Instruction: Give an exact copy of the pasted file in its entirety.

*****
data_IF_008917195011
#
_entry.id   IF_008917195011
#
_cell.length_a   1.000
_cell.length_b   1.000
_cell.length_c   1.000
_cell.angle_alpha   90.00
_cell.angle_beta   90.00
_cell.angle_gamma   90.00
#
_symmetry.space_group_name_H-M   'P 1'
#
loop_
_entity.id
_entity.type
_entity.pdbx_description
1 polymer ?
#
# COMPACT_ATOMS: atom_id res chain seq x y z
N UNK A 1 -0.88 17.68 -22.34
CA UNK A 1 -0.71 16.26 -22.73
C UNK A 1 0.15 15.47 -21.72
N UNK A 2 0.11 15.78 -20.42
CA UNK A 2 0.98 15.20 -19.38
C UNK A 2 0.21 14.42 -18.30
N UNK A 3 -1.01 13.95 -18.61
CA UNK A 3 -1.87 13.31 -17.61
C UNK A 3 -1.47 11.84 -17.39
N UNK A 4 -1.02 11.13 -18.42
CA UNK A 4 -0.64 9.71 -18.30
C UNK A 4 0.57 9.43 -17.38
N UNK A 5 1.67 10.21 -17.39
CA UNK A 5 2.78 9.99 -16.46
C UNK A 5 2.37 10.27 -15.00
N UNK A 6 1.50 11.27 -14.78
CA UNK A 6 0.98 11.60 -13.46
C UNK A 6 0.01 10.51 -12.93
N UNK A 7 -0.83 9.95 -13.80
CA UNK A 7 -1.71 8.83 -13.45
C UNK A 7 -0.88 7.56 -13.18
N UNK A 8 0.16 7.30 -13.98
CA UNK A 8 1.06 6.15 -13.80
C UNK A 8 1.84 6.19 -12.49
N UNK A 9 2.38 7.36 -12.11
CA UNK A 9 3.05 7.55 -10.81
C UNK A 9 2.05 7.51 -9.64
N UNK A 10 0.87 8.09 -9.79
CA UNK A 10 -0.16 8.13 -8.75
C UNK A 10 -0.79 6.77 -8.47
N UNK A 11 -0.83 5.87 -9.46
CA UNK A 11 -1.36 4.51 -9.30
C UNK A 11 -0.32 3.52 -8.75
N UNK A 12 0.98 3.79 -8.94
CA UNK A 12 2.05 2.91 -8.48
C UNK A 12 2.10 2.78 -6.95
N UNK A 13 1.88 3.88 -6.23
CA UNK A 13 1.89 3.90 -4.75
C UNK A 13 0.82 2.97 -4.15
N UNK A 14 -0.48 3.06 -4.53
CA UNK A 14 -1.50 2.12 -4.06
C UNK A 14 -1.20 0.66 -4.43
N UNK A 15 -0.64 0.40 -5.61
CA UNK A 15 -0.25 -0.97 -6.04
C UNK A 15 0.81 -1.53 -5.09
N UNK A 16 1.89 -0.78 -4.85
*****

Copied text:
data_IF_008917195011
#
_entry.id   IF_008917195011
#
_cell.length_a   1.000
_cell.length_b   1.000
_cell.length_c   1.000
_cell.angle_alpha   90.00
_cell.angle_beta   90.00
_cell.angle_gamma   90.00
#
_symmetry.space_group_name_H-M   'P 1'
#
loop_
_entity.id
_entity.type
_entity.pdbx_description
1 polymer ?
#
# COMPACT_ATOMS: atom_id res chain seq x y z
N UNK A 1 -0.88 17.68 -22.34
CA UNK A 1 -0.71 16.26 -22.73
C UNK A 1 0.15 15.47 -21.72
N UNK A 2 0.11 15.78 -20.42
CA UNK A 2 0.98 15.20 -19.38
C UNK A 2 0.21 14.42 -18.30
N UNK A 3 -1.01 13.95 -18.61
CA UNK A 3 -1.87 13.31 -17.61
C UNK A 3 -1.47 11.84 -17.39
N UNK A 4 -1.02 11.13 -18.42
CA UNK A 4 -0.64 9.71 -18.30
C UNK A 4 0.57 9.43 -17.38
N UNK A 5 1.67 10.21 -17.39
CA UNK A 5 2.78 9.99 -16.46
C UNK A 5 2.37 10.27 -15.00
N UNK A 6 1.50 11.27 -14.78
CA UNK A 6 0.98 11.60 -13.46
C UNK A 6 0.01 10.51 -12.93
N UNK A 7 -0.83 9.95 -13.80
CA UNK A 7 -1.71 8.83 -13.45
C UNK A 7 -0.88 7.56 -13.18
N UNK A 8 0.16 7.30 -13.98
CA UNK A 8 1.06 6.15 -13.80
C UNK A 8 1.84 6.19 -12.49
N UNK A 9 2.38 7.36 -12.11
CA UNK A 9 3.05 7.55 -10.81
C UNK A 9 2.05 7.51 -9.64
N UNK A 10 0.87 8.09 -9.79
CA UNK A 10 -0.16 8.13 -8.75
C UNK A 10 -0.79 6.77 -8.47
N UNK A 11 -0.83 5.87 -9.46
CA UNK A 11 -1.36 4.51 -9.30
C UNK A 11 -0.32 3.52 -8.75
N UNK A 12 0.98 3.79 -8.94
CA UNK A 12 2.05 2.91 -8.48
C UNK A 12 2.10 2.78 -6.95
N UNK A 13 1.88 3.88 -6.23
CA UNK A 13 1.89 3.90 -4.75
C UNK A 13 0.82 2.97 -4.15
N UNK A 14 -0.48 3.06 -4.53
CA UNK A 14 -1.50 2.12 -4.06
C UNK A 14 -1.20 0.66 -4.43
N UNK A 15 -0.64 0.40 -5.61
CA UNK A 15 -0.25 -0.97 -6.04
C UNK A 15 0.81 -1.53 -5.09
N UNK A 16 1.89 -0.78 -4.85